The play 'On Torture' will explore the psychology and ethics of torture. It asks two questions: 'Why do good people do bad things?' and 'How do we judge them?' 'On Torture' will critically explore the social and environmental factors that affect individual behaviour. The team will research the theories of experts - such as Professor Philip Zimbardo, originator of the Stanford Prison Experiment, Professors Alex Haslam and Stephen Reicher, and psychologist Dr Jeffrey Kaye - as well as personal experiences of torture victims and ethical perspectives on the subject. The final piece will be a multi-layered exploration of the factors that influence human behaviour in extreme circumstances.
Tropical Medicine: Poems
Researching poet Cameron Conaway will work directly with Professor Nick Day, Director of the Wellcome Trust Major Overseas Programme in Thailand and Laos, and other senior researchers there, in order to absorb the science and social/ethical scope of their work for the purpose of creating a full-length book of poetry. This book will be published in late 2013 by renowned international poetry press Salmon Poetry.
Nancy Evans, Birmingham Contemporary Music Group
'Resolution' brings together emerging biomedical scientists and composers to work with young people at Key Stage 4 to create new music that explores the theme of inflammation. It is a partnership project between Birmingham Contemporary Music Group and the Rheumatology Research Group at the University of Birmingham's Institute of Biomedical Research. The project will consist of professional development for the composers and scientists, in-school composing workshops, the creation of online resources and scores, and a public discussion and performances.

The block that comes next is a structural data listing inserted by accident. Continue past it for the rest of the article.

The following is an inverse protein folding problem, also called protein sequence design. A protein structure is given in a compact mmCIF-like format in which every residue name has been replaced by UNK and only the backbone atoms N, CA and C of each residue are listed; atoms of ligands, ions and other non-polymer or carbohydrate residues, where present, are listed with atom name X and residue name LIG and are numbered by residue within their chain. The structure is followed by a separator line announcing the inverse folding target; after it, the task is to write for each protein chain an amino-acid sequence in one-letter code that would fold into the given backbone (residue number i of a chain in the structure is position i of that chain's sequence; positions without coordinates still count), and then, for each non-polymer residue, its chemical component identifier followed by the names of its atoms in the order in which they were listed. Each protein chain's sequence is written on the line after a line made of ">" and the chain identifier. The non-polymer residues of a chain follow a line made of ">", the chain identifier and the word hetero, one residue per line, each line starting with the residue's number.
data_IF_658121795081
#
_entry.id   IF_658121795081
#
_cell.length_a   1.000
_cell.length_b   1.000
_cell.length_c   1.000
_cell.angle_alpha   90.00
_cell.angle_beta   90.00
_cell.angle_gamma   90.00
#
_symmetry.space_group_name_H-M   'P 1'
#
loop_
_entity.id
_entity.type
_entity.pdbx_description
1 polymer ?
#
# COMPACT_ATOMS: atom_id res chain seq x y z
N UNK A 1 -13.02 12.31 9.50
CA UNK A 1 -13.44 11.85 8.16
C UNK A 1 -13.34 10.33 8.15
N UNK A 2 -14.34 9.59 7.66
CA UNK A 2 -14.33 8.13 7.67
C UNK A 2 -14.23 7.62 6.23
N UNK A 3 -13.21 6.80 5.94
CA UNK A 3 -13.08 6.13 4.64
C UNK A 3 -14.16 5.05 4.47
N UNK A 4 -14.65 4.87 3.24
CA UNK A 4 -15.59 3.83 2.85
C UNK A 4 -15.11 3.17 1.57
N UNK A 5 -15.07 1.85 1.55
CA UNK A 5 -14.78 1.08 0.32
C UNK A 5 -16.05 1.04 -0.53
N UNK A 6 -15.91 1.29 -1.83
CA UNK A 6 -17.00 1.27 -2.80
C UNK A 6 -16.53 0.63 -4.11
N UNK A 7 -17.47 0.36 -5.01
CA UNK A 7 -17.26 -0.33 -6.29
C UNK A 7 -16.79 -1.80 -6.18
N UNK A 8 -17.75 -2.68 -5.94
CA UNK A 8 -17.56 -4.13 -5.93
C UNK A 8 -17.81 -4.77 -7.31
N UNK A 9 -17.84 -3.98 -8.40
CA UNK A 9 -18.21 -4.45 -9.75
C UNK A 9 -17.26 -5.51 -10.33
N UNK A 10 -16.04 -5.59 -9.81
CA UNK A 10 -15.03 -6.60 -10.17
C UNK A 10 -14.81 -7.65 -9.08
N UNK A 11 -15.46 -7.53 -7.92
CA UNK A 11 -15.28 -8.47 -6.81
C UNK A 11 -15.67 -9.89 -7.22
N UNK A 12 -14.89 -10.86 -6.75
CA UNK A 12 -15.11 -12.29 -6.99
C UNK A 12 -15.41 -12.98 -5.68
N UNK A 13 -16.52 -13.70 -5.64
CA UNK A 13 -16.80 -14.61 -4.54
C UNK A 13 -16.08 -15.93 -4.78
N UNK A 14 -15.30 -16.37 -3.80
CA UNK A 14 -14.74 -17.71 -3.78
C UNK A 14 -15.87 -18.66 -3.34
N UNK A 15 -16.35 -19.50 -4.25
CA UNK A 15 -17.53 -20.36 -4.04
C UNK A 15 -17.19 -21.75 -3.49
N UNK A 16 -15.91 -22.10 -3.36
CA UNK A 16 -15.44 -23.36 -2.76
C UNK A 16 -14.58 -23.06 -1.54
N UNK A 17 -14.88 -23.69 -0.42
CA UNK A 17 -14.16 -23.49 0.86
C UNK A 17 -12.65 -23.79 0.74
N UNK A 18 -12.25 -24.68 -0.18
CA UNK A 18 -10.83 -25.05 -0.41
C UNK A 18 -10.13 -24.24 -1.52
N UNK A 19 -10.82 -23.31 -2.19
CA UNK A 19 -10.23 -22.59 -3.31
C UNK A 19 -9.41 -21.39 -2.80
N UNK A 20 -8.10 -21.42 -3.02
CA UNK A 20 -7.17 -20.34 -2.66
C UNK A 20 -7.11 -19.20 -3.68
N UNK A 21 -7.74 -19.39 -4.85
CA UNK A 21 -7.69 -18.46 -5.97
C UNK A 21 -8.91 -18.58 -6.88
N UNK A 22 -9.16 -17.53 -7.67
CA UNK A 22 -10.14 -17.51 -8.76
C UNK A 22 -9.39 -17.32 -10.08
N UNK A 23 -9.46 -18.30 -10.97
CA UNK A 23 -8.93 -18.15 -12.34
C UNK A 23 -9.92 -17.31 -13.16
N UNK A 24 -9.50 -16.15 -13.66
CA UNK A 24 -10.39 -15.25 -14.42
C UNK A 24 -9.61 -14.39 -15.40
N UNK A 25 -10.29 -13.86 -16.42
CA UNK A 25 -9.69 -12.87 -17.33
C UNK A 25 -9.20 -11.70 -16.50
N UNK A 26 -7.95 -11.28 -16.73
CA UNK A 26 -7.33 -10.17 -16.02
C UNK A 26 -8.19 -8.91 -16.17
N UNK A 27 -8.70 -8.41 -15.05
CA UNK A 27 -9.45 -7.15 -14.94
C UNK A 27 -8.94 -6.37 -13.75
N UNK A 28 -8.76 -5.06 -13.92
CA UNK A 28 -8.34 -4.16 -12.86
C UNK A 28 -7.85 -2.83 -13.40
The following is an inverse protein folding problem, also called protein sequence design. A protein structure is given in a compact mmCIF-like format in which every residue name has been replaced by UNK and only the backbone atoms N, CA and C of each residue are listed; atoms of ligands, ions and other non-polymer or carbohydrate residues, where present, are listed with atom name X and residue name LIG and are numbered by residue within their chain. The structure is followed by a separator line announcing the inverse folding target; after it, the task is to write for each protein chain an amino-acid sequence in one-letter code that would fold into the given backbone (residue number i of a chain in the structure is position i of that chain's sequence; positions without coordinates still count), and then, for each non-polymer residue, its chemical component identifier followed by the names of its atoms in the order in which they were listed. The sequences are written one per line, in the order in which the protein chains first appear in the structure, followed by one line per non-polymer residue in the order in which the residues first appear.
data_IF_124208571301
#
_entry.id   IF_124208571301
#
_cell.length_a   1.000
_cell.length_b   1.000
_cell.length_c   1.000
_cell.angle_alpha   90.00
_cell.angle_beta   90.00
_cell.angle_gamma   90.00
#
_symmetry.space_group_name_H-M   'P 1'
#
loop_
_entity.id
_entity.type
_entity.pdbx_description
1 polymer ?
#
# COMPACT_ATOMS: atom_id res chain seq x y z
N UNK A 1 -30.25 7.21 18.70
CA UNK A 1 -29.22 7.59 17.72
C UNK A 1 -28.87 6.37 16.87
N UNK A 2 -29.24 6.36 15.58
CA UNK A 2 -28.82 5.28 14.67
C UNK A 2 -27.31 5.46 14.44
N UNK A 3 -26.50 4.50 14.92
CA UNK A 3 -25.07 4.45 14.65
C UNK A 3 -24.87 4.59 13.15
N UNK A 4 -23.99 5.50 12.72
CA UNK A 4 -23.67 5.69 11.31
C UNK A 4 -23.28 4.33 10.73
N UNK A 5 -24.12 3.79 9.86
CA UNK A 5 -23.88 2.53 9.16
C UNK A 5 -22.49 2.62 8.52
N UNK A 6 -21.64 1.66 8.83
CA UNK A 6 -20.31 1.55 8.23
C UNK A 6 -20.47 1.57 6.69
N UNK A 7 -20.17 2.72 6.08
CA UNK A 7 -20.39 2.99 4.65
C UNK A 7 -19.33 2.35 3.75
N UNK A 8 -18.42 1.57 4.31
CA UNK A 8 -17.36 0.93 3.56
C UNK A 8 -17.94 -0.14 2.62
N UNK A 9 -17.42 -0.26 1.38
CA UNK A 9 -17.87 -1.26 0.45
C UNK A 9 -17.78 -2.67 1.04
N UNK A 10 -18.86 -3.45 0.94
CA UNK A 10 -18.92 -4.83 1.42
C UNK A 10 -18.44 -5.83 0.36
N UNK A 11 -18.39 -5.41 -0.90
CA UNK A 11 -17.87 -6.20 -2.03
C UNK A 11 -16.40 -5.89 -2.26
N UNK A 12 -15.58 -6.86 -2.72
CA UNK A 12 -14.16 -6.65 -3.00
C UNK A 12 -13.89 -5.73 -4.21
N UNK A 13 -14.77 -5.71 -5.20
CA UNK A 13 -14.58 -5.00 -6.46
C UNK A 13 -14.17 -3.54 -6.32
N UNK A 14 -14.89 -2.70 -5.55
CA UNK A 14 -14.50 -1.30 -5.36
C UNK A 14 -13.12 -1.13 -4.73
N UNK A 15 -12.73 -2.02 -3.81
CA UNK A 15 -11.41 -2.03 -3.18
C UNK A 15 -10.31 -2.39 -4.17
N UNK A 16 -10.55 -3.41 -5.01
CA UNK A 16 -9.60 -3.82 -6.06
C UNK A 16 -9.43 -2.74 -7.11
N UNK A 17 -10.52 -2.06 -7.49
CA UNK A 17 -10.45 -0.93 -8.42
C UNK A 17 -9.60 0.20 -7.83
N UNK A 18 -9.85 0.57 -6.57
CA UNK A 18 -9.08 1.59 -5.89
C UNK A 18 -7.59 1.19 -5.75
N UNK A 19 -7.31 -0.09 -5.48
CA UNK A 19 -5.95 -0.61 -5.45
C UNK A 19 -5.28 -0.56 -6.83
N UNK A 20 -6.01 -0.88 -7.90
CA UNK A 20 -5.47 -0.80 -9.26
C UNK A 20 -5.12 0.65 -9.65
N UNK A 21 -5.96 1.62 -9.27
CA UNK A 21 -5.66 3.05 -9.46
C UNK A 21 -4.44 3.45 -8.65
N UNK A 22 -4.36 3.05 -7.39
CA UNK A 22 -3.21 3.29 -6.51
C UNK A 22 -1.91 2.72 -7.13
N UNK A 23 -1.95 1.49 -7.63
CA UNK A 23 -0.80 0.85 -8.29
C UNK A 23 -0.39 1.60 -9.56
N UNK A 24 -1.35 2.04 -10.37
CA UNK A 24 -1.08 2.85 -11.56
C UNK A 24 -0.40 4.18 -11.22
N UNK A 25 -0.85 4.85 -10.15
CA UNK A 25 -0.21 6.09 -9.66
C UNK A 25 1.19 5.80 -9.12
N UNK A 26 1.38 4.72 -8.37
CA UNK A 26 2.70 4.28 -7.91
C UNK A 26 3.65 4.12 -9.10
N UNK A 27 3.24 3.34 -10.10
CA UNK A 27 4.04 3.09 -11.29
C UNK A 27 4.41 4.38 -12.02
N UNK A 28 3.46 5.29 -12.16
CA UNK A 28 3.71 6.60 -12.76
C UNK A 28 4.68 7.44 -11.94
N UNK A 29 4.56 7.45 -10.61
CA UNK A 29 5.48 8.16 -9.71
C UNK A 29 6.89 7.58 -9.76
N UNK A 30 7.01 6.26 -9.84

James Wilkes, University College London
Institute of Cognitive Neuroscience Poetry Residency
As poet-in-residence at the Institute of Cognitive Neuroscience, James Wilkes will collaborate with Professor Sophie Scott and other researchers to produce a new work of poetry that engages with the Institute's research into speech production and processing. He will also write a research blog and curate three public conversations between neuroscientists and humanities researchers. The residency will culminate in the publication of James's work and an interdisciplinary symposium, co-hosted by the Institute and the London Consortium, bringing together poets, neuroscientists, literary scholars and philosophers. Recordings and films of these events will be made available online.
Phillip Warnell, Kingston University
Ming of Harlem
'Ming of Harlem' is an experimental documentary film examining the case study of Ming and Al - a Siberian tiger and an American alligator - who secretly shared a high-rise Manhattan apartment with Antoine Yates until 2003, when their discovery caused a public outcry and widespread disbelief. Working with psychologist Dr Sarah Knight, the project draws on interviews with those directly involved and project advisers, presenting an analysis of animal studies through ideas and images of human-animal relations. Framing anthrozoological research in a film format, it will discuss and investigate the use of predatory, territorial creatures as extreme pets, proposing four further perspectives, with Yates, both animals and the apartment as protagonists.
'Significant Walks' explores the reality of walking for individuals with chronic lower back pain. Initiated by the collaborative team of artist Shirley Chubb, musculoskeletal physiotherapy specialist Professor Ann Moore, biomedical engineer Dr Kambiz Saber-Sheikh and digital artist Neil Bryant, the project involves a group of participants from East Sussex. The aim of the project is to present an immersive digital artwork synthesising eye-level video documentation of the participants' personal walks with simultaneously gathered biomechanical data. Exploring the interpretive qualities of visual effects processes, the team will then work with participants to identify the most effective ways to express the nature and challenge of their personal movement. The resulting films will be presented at visual arts and science venues, including learning and public environments, where the life-size scale of the work will engage viewers in micro-journeys that both interpret clinically accurate data and express individual experience.